How To Do Theology




 I hear the phrase "you must be sure of your theology of X" all the time. I've heard people say that we must have a "theology of marriage," for example. I now have a class assignment for hospitality to write a "theology of welcome." What are the elements of "a theology of.."? I'm assuming the Trinity should fit in there somewhere, but other than that, I'm at a loss to figure this out. Writing a theology of anything sounds like a massive project. Can you give me some of your thoughts?



What a huge question.  And what a good question!


Well, for starters, people should stop saying "you need to have a theology of X".  That's a dumb thing to say.  You don't have theology.  Rather, theology is something you do: you write theology, or think theologically, or work from a theological perspective.  You don't have it.  And I am not going to be cute and say it "has you" either.  It's not a thing to had by or to have.  It's an action and an attitude. 


So, with that in mind, you can write your paper not out of fear or anxiety, but with humility and imagination and joy.  Only in that kind of spiritual setting will be able to do theology with faithfulness and boldness. 


Well, here are some tips on doing constructive theology:


To write on the theology of X, you are being told to probe the theological depths with, in, and under a particular topic. 


In other words, you are to put it into a theological context.


Let X = a topic
Let Y = a belief regarding said topic
Let Z = the whole matrix of Christian doctrine


To believe Y about X is simply to BELIEVE. 
To ask WHY you believe Y about X is to THINK (a.k.a. being critical). 
To ask WHY you believe Y about X in light of Z is to THINK THEOLOGICALLY!


An oversimplified example:
1. I believe that abortion (X) is wrong (Y).
2. I believe it is wrong because it is a form of murder, and the Bible says that murder is wrong.
3. I believe that what the bible says is wrong is always wrong (Z)


Notice that saying that the 'bible says so' does not count as theological thinking.  #2 is only beginning to probe the basis for one's belief.  #3 is theological thinking because it hits the level of Basic Confession, in other words something that is not grounded on something else but is basic to your whole belief structure.


Of course, here I only set a belief in the matrix of only one doctrine, namely the Doctrine of Scripture.  A more thorough "theology of X" would think through a belief about a topic in connection with a few central doctrines.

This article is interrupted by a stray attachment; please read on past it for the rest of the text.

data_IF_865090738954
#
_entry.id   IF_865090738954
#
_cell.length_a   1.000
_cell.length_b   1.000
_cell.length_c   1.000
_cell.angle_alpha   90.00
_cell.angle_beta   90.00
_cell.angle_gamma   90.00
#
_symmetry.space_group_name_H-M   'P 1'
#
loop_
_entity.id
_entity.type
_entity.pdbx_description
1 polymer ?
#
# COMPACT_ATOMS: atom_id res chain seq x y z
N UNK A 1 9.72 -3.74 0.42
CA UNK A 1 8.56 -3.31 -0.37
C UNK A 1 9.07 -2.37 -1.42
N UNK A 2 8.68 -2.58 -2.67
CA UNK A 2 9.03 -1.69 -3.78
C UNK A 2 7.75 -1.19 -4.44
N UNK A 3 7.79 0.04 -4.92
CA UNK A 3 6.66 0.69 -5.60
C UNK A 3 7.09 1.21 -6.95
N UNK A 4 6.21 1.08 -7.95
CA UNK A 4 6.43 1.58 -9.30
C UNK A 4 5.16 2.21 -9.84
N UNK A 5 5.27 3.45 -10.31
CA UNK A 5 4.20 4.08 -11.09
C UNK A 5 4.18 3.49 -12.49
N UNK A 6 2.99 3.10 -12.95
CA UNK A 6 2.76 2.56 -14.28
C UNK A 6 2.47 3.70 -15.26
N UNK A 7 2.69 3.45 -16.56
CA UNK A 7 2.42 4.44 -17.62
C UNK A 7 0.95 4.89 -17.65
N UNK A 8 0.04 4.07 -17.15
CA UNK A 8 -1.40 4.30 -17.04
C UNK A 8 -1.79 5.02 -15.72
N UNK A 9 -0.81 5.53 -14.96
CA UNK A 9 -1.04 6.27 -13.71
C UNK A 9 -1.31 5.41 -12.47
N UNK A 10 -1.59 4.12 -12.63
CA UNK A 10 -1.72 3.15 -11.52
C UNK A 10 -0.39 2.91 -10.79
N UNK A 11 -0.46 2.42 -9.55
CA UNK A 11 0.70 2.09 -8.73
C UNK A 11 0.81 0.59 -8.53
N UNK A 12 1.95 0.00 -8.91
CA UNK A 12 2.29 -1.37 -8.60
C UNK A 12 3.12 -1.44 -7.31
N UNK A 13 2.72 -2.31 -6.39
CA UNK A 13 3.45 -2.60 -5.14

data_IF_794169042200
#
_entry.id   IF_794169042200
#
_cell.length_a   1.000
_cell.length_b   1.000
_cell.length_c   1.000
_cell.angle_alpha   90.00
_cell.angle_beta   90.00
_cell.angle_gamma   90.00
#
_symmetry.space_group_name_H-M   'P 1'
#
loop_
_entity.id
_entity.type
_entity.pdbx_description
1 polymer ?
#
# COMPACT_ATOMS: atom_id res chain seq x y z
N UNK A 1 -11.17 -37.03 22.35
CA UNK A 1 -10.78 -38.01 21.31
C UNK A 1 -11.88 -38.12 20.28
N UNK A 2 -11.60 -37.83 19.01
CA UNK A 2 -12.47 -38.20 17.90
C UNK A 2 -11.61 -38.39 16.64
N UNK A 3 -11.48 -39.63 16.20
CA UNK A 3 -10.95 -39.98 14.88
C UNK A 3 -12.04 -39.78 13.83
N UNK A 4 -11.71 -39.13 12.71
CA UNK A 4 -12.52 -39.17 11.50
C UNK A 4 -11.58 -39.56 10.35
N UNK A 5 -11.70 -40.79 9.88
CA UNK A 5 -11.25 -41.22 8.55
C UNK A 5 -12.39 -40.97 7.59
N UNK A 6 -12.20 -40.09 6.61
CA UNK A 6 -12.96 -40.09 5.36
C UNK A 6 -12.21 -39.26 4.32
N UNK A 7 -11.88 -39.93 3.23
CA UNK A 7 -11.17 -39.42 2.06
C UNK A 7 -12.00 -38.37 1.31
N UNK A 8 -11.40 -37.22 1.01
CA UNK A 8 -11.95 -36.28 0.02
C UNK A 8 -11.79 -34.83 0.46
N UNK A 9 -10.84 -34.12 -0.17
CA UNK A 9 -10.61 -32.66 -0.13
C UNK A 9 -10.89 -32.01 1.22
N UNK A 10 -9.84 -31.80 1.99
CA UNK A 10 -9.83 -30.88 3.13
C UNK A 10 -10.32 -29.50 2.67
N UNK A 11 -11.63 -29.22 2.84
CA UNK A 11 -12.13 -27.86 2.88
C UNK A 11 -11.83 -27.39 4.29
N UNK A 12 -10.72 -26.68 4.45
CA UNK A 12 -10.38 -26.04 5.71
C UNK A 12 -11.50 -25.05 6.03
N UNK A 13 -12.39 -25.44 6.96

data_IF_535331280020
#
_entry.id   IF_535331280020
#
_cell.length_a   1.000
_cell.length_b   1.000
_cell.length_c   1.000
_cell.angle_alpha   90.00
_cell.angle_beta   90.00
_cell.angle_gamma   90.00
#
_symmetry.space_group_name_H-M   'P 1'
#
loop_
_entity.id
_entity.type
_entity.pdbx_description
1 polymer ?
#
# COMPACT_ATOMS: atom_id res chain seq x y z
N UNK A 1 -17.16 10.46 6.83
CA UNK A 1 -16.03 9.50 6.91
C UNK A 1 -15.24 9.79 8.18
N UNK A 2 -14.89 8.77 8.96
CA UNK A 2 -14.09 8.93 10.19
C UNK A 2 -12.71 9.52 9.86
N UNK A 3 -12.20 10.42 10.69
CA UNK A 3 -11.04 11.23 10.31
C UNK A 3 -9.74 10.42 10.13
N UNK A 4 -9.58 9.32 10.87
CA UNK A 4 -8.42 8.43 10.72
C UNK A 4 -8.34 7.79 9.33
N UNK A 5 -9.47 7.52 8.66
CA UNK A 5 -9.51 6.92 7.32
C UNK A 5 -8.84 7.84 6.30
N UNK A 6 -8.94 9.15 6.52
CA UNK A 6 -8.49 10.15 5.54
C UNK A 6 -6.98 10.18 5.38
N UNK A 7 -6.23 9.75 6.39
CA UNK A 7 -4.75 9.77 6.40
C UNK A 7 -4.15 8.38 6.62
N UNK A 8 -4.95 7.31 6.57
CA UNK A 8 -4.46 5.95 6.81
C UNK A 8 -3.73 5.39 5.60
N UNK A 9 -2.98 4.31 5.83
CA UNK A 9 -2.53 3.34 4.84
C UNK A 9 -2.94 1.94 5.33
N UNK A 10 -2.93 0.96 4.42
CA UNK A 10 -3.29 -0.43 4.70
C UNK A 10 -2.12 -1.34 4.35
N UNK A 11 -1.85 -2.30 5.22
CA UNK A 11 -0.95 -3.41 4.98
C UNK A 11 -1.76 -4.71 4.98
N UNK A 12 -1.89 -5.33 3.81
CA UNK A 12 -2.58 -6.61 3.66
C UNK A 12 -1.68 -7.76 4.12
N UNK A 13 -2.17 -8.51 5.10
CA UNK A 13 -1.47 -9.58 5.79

This CONNECTION is what you were getting at when you insightfully stated "I think it has something to do with the trinity."  Many would contend that the Christian community's most basic belief is the doctrine of the trinity.  So certainly any "theology of X" must make some connection to the trinity. 


To complicate my example:
1. I believe that abortion is wrong.
2. I believe abortion is wrong because it violates the belief that "God is Love"
3. The meaning of "Love" when ascribed to God is defined by God's nature in eternity.  Since God is in eternity three-in-one, there is otherness in God's oneness.  Love therefore is the desire and pursuit of the Other.  Abortion as murder denies the Otherness of the Other, and therefore violates the very nature of God. 


And yet, even the Trinity is never spoken by Christians in abstraction from other basic doctrines, like the sufficiency of the scriptures, the doctrine of Creation, Christology, Pneumatology, etc.  So other Connections can be made.  And that is the key word: CONNECTIONS.  Theology is the act of making connections between and among our beliefs. 


It is freeing, because you stop simply shooting bible verses around but rather deeply probe the inner unity of the cannon. 

It is risky, because we may encounter incoherence among our beliefs, and be inspired to reorient or even change.

It is beautiful, because we begin to see the vastness and mystery of our wonderful God and his works and ways, realizing that we do not just believe in a list of positions on particular topics, but really believe in God, to whose Way we can be faithful.


In light of this, it requires a context of prayer.  Don't get lost in the books or the logic [a temptation I face all too often].  I confess that I have had my greatest theological connection-making breakthroughs during or after times of intense prayer.  So pray, asking the Christ's Spirit to guide you.  He will not disappoint.


May God be glorified in your work,